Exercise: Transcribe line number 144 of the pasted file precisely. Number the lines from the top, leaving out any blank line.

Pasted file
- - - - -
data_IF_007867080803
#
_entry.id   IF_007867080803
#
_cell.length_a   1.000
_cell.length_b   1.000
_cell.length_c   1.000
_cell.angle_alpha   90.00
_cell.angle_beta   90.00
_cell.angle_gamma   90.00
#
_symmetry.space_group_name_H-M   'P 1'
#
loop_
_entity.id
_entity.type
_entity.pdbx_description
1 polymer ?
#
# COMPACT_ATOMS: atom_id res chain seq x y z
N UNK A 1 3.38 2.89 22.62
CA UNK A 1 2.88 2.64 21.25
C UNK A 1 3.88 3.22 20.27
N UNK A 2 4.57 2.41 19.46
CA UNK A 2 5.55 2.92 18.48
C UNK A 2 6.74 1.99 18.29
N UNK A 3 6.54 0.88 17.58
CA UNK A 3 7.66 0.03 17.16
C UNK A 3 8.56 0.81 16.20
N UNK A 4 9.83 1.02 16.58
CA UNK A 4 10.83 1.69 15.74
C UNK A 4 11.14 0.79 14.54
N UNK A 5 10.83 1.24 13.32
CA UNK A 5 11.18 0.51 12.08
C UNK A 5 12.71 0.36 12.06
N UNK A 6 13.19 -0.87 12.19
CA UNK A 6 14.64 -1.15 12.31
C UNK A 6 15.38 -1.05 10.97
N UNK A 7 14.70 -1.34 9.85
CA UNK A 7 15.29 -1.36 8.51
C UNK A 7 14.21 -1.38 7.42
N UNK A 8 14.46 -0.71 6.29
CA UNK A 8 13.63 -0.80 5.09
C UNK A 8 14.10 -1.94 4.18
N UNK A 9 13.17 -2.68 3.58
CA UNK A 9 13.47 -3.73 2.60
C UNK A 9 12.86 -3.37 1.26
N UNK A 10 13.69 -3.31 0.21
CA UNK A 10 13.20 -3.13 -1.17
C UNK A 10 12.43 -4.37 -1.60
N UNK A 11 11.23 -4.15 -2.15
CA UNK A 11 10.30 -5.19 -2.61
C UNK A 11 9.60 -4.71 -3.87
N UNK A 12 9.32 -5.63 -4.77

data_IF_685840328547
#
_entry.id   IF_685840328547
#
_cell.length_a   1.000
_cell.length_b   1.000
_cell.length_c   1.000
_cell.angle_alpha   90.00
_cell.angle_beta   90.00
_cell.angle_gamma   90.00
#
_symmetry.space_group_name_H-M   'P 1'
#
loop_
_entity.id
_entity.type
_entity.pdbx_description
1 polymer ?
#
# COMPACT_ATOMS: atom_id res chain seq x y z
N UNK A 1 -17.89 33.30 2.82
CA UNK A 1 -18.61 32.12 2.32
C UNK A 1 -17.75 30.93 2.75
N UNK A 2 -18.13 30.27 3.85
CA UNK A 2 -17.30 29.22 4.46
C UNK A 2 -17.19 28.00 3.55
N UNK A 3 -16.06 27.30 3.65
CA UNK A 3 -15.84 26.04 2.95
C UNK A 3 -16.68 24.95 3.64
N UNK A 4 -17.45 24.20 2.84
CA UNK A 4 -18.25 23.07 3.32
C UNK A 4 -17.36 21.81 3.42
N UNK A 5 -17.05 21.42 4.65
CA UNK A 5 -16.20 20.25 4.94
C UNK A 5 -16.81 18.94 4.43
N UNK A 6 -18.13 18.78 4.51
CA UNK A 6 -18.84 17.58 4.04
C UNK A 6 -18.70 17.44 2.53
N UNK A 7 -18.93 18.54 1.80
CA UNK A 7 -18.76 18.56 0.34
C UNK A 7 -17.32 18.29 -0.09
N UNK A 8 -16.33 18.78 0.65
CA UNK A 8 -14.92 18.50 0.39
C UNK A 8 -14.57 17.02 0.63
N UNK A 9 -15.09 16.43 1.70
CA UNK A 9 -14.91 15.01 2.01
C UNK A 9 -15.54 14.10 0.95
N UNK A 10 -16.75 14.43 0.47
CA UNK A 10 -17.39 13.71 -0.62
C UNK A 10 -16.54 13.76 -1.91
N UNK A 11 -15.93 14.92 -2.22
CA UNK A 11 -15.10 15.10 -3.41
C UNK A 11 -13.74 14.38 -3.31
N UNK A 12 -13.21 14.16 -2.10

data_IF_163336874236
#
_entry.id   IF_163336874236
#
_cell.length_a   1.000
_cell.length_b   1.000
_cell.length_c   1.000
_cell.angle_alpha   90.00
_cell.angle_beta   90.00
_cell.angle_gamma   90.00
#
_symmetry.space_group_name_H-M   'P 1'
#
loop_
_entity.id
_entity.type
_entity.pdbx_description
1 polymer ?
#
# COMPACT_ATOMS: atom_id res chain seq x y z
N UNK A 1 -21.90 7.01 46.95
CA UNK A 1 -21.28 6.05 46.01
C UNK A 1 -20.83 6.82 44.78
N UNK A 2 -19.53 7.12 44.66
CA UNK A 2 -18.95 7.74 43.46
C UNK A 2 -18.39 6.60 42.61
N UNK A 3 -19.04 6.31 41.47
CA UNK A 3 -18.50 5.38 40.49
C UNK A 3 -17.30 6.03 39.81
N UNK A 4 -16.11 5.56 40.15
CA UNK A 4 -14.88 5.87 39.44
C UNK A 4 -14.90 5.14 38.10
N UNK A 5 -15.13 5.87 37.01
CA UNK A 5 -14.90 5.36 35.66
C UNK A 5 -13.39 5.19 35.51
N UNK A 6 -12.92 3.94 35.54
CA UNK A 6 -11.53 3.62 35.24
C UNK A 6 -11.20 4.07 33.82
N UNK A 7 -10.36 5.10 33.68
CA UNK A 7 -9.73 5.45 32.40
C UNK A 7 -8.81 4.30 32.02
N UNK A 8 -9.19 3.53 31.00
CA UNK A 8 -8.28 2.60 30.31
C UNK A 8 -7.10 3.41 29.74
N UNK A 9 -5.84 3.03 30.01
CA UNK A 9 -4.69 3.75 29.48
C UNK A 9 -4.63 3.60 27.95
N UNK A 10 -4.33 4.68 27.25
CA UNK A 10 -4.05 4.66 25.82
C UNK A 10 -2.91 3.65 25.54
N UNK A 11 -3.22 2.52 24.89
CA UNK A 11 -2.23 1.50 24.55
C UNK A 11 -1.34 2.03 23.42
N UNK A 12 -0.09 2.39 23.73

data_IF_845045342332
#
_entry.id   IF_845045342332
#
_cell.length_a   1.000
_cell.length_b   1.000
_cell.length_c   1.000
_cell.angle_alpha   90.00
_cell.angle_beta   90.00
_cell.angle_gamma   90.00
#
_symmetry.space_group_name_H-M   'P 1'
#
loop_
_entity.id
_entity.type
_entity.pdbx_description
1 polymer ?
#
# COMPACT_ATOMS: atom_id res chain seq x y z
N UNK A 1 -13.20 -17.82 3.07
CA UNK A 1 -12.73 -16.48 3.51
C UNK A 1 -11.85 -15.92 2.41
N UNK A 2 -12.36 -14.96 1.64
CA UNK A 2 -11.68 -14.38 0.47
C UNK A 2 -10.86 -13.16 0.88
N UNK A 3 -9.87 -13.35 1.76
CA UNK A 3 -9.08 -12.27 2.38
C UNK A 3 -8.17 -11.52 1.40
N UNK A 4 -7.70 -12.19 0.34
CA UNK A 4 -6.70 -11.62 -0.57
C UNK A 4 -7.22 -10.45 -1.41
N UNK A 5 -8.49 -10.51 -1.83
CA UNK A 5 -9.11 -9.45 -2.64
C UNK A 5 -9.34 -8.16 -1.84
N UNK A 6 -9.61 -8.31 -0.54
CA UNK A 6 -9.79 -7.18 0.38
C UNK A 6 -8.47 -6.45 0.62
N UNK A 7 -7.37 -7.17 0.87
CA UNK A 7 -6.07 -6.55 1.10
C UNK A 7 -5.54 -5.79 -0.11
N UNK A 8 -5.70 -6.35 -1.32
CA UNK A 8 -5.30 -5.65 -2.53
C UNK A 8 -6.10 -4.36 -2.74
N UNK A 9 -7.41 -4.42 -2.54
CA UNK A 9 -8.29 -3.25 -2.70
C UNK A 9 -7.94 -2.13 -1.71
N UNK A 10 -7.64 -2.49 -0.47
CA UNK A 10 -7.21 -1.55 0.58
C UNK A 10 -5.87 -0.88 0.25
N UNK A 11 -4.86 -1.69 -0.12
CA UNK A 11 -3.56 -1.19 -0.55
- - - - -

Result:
N UNK A 6 -12.92 3.94 35.54